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afeard

[uh-feerd] /əˈfɪərd/
adjective, British and Midland and Southern U.S.
1.
Also, afeared.
Origin
1000
before 1000; Middle English afered, Old English āfǣred frightened (past participle of āfǣran). See a-3, fear, -ed2
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Based on the Random House Dictionary, © Random House, Inc. 2014.
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British Dictionary definitions for afeared

afeard

/əˈfɪəd/
adjective
1.
(postpositive) an archaic or dialect word for afraid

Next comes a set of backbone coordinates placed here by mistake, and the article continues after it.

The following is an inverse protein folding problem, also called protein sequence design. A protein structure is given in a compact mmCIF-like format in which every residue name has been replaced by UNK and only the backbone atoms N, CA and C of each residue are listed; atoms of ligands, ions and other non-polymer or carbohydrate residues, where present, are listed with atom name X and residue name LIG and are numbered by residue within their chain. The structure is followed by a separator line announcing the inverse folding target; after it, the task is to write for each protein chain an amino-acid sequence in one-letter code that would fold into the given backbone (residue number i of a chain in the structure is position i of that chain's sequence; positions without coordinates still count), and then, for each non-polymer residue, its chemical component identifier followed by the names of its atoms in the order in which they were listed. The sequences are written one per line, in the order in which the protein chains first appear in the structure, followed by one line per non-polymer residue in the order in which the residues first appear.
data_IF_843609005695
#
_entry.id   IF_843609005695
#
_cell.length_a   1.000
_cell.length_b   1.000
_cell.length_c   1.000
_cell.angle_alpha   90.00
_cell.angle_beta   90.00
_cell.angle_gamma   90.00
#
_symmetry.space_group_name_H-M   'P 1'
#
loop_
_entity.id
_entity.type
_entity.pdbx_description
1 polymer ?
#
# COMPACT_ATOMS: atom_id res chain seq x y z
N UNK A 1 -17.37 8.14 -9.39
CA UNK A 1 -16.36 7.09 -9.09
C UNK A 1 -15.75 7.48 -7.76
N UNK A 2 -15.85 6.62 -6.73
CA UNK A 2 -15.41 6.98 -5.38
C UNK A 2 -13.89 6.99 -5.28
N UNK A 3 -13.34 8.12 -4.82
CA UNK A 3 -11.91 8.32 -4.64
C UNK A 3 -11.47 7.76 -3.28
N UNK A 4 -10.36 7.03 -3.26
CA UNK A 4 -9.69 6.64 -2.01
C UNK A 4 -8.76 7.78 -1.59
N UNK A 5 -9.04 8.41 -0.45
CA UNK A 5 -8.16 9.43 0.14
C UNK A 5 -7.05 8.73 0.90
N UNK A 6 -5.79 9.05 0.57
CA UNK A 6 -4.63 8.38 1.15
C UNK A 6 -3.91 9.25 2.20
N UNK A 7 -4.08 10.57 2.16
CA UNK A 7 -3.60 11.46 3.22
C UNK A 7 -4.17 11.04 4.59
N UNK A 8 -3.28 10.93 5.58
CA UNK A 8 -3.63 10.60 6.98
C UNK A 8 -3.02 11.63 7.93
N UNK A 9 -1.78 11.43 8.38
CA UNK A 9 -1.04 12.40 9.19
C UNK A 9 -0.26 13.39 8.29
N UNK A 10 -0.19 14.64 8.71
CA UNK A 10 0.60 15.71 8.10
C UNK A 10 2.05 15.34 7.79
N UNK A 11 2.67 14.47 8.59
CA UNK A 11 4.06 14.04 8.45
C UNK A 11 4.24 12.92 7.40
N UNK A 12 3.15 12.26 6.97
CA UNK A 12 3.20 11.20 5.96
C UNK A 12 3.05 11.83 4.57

Word Origin
Old English āfǣred, from afǣran to frighten, from fǣran to fear
Collins English Dictionary - Complete & Unabridged 2012 Digital Edition
© William Collins Sons & Co. Ltd. 1979, 1986 © HarperCollins
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Word Origin and History for afeared
adj.

Old English afæred, past participle of now-obsolete afear (Old English afæran) "to terrify," from a- (1) + root of fear. Used frequently by Shakespeare, but supplanted in literary English after 1700 by afraid (q.v.). It still survives in popular and colloquial speech.

Online Etymology Dictionary, © 2010 Douglas Harper
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